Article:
Seat Leon FR driven
On sale: July
You'll like Striking styling; punchy new engines
You won't: Ride may be a little firm for some; restricted visibility
What with the new VW Golf and new Renault Mégane already here, and a new Vauxhall Astra not far away, the revised Leon has come not a moment too soon for Seat. It's sharper to look at, smarter inside and better equipped than the current model, but should cost no more.
The changes aren't all that obvious at first glance, and even the company admits that this face-lift is just an evolution of the current shape.
Still, for the record, it extends to new bumpers, reshaped lights, new mirrors and a new grille with a smaller 'S' logo; inside, there are new trims and a redesigned centre console, while the extra kit includes stability control across the range.
The whole thing certainly has a feeling of higher quality, but the driver's view out remains limited and the entrance to the boot is still restricted.
Under the skin
The news in the engine range is at the top end, with two new refined 2.0-litre engines in the sporty FR versions: a 168bhp common-rail turbodiesel and the 207bhp petrol engine that's also used in the new VW Golf GTi.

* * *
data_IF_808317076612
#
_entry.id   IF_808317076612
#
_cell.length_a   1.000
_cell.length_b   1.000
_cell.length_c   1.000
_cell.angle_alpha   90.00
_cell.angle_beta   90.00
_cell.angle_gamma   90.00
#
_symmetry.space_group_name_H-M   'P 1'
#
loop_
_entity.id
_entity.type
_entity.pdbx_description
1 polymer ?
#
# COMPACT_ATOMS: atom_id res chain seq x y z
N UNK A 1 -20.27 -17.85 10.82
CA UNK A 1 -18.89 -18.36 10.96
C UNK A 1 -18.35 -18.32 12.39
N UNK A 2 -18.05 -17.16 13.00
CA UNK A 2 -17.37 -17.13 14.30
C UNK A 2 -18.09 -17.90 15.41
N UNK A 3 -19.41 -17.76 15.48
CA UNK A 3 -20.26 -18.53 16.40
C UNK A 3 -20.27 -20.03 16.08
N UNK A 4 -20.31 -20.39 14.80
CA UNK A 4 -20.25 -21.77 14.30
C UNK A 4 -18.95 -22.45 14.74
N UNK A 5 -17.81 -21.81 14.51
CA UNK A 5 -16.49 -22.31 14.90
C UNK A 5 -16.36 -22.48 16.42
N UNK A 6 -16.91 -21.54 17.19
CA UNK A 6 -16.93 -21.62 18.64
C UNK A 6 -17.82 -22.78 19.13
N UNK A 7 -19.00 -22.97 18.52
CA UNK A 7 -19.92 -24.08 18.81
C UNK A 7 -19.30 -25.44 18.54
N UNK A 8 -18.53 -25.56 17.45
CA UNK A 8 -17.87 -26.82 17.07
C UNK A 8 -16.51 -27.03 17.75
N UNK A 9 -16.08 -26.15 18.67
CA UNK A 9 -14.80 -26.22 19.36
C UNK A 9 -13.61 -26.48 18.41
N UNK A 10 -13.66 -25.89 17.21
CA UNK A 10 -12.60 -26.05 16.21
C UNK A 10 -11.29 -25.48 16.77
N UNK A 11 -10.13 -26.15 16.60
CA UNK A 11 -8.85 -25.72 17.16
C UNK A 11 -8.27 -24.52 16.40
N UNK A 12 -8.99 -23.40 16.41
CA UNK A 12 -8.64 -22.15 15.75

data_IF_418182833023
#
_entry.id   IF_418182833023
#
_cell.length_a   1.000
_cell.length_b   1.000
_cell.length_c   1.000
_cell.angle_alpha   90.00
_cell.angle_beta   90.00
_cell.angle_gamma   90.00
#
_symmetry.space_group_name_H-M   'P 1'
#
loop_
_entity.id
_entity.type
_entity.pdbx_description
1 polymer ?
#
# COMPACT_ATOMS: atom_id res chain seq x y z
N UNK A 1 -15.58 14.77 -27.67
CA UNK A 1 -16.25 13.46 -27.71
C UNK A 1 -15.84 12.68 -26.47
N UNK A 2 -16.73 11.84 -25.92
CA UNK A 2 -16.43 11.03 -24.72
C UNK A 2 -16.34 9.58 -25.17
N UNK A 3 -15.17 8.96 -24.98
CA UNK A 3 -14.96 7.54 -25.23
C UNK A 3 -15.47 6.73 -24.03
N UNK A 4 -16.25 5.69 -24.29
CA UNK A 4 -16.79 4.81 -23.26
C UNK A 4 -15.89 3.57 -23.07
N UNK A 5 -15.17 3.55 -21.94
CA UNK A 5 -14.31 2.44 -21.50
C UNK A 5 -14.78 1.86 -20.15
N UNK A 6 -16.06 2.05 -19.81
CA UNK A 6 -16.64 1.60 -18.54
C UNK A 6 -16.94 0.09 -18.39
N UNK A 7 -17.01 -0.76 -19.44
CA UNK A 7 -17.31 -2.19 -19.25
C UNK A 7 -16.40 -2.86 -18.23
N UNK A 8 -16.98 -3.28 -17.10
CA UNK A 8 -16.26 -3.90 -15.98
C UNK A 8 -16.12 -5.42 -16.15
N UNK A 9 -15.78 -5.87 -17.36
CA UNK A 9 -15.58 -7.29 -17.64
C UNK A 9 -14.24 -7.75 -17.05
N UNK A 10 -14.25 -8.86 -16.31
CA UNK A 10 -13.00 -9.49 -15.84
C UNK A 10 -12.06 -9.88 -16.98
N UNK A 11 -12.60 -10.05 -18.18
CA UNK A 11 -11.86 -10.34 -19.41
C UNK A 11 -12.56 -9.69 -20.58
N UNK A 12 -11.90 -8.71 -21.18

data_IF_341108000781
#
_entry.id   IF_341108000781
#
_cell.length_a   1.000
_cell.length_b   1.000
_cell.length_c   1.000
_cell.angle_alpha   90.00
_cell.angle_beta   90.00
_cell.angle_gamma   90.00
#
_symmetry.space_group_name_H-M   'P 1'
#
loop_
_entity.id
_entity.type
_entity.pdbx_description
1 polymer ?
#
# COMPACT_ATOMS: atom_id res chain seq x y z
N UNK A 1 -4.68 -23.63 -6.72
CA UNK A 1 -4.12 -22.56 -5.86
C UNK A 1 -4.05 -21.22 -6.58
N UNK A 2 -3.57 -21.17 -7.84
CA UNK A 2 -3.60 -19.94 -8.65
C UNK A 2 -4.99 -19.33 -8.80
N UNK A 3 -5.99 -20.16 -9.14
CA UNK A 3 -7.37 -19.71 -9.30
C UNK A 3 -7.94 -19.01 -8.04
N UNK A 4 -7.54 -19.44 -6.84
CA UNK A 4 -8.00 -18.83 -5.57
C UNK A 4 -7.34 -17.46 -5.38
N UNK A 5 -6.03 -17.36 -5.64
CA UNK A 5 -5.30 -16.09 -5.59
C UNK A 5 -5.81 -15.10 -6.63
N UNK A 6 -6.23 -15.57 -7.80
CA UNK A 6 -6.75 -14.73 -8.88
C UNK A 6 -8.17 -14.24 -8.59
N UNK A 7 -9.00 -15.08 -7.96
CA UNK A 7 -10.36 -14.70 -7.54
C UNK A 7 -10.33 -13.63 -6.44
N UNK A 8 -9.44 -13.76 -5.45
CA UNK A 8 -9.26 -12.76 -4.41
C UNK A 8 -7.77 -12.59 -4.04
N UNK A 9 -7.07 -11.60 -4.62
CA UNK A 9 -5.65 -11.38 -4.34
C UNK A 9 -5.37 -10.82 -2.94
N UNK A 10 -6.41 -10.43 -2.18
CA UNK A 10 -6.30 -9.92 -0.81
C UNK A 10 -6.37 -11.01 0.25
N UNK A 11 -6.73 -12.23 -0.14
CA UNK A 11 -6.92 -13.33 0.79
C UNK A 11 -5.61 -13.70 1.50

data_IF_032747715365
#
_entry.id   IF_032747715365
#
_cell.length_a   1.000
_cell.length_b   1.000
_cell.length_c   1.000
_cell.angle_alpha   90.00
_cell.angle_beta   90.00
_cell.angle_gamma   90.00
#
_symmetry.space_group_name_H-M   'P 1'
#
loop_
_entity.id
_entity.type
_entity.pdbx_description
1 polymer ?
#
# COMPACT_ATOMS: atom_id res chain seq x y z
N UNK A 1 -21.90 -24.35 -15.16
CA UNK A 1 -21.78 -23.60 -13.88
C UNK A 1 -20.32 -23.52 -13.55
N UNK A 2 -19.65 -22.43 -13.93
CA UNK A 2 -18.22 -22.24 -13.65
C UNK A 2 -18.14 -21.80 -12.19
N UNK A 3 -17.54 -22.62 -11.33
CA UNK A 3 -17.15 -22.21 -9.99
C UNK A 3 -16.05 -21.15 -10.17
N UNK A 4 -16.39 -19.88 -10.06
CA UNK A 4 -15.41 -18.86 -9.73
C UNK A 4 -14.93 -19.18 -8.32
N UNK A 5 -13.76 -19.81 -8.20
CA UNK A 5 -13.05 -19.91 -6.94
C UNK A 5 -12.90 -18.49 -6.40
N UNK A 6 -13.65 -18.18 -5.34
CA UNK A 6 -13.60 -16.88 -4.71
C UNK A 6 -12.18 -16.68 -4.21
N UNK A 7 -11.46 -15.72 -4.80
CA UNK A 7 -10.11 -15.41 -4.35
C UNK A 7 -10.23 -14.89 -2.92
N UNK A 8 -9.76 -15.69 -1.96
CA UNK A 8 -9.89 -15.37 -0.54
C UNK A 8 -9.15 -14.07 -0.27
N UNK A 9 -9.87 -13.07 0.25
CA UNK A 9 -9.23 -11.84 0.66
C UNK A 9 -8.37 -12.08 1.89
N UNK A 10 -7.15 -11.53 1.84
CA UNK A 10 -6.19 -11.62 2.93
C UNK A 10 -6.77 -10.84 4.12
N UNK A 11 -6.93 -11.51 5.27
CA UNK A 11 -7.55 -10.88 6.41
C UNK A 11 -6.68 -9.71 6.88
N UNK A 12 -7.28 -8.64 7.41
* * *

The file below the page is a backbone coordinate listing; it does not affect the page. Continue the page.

Each gives the Leon strong performance, with good flexibility across the rev range. The extra power of the petrol engine, as well as the higher revs it can reach, makes it the sportier of the two.
However, with a 0-60mph time of around eight seconds, more than 50mpg on the combined cycle and 139g/km carbon dioxide emissions, the diesel is a tempting package, especially for those that do high mileages.
Perhaps most importantly, the company has also slightly softened the FR's suspension. The slight firmness you would expect of a sporty car is still there, and the handling is as sharp as ever, but the new FR is certainly easier to live with than the old model.
Some welcome improvements, but still not top of its class
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